Saturday, June 6, 2009

Spatterdocks

While walking in Sawgrass Lake Park, I spotted these Spatterdocks floating above the water in the canal. I like the way they're grouped in this shot. Throughout the canal, there are many little groupings of these Spatterdocks.

There are many varieties of Water Lilies and this is just one of them. The blossoms look like little yellow unopened flowers and aren't very showy. What I like best about these are the various colors, ranging from yellows to greens to a pretty purple color.

Spatterdocks grow from Rhizomes and support much aquatic life. "Submerged portions of all aquatic plants provide habitats for many micro and macro invertebrates. This invertebrates in turn are used as food by fish and other wildlife species (e.g. amphibians, reptiles, ducks, etc). After aquatic plants die, their decomposition by bacteria and fungi provides food (called "detritus") for many aquatic invertebrates. Spatterdock is grazed by deer while the rhizomes are consumed by beavers, muskrats, and nutria. Seeds are consumed by ducks and other waterfowl." - http://aquaplant.tamu.edu/database/emergent_plants/spatterdock.htm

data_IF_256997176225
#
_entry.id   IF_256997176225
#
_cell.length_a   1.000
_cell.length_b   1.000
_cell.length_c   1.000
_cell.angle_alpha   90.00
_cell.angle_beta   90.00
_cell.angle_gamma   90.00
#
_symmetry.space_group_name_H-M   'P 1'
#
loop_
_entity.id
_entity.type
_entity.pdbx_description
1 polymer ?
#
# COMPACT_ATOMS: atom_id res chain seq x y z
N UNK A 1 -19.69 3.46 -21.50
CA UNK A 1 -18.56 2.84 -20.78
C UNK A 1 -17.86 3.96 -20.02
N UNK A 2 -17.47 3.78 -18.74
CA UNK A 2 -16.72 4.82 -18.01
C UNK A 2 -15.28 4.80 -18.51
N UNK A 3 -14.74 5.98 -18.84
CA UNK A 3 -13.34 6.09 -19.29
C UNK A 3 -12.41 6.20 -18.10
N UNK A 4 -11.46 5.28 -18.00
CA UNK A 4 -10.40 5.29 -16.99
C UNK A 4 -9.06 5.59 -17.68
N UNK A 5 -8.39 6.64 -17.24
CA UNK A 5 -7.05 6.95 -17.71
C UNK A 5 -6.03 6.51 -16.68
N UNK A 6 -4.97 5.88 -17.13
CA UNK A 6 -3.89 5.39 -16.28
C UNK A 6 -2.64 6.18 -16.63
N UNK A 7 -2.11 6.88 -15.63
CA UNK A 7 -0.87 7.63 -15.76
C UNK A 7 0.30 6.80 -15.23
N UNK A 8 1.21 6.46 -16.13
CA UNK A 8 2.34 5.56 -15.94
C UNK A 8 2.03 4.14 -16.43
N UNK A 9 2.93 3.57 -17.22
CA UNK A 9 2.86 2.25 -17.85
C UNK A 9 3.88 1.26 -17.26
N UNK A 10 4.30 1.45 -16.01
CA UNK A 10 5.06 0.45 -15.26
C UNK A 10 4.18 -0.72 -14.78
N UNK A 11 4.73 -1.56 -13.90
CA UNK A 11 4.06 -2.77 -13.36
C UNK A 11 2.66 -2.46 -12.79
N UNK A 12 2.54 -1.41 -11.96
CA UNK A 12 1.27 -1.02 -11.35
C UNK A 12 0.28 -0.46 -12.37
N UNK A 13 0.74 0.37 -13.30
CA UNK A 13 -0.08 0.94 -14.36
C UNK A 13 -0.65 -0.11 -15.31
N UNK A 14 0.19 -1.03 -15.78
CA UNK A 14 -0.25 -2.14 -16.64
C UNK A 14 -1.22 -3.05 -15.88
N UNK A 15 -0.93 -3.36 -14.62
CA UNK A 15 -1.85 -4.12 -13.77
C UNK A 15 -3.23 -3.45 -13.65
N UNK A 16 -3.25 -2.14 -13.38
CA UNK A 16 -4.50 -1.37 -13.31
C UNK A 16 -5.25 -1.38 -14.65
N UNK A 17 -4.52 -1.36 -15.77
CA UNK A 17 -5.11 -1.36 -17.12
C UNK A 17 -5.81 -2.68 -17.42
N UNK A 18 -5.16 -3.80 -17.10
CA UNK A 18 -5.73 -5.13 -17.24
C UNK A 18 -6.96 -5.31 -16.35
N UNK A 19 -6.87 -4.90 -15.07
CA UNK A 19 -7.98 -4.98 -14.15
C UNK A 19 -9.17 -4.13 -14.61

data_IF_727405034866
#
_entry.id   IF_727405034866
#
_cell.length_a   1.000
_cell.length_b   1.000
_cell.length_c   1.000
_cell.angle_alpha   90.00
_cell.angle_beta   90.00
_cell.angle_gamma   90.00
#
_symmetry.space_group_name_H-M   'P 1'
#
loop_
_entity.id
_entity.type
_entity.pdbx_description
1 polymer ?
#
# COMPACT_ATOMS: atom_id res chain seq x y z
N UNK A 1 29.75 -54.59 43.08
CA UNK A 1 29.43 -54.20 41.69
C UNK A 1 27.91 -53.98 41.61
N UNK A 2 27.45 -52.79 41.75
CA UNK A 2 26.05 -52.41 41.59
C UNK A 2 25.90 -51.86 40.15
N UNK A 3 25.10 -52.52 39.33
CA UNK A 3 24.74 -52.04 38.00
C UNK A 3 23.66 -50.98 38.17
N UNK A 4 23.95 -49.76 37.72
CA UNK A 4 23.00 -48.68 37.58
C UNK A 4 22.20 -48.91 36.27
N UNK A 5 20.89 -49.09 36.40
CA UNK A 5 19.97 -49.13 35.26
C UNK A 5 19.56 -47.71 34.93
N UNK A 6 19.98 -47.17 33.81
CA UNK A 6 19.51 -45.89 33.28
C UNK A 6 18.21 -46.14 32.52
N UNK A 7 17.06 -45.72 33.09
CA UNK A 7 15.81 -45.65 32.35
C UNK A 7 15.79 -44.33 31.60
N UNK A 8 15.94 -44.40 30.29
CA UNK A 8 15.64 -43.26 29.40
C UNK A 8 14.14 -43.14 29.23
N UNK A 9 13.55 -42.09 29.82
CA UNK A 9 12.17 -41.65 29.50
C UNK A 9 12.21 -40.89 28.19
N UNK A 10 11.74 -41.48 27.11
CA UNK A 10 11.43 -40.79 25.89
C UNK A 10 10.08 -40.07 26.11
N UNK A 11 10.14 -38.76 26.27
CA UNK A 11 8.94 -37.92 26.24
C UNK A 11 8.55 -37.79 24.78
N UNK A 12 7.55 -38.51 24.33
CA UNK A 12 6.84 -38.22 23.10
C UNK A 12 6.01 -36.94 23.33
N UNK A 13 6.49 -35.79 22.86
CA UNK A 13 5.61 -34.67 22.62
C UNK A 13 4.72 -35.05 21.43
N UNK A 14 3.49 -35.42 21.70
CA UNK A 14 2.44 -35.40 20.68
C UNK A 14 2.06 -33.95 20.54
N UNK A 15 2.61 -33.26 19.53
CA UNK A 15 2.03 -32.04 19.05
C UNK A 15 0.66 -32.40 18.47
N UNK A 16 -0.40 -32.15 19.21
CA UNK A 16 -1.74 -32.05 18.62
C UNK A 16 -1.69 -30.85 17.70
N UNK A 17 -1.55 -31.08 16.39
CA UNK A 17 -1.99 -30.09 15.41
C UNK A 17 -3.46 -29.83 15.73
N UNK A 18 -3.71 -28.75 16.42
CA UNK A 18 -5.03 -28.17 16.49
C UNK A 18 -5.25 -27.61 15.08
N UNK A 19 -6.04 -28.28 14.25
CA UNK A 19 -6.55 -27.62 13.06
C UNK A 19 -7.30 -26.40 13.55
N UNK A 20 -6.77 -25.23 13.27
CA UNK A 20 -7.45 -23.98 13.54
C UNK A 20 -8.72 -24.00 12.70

Personally, I just like the peaceful setting of the Spatterdocks floating on the canal. It's amazing how much we can find to photograph in nature if we just slow down and open our eyes and minds. Nature is all around us. We need to protect it for the future.
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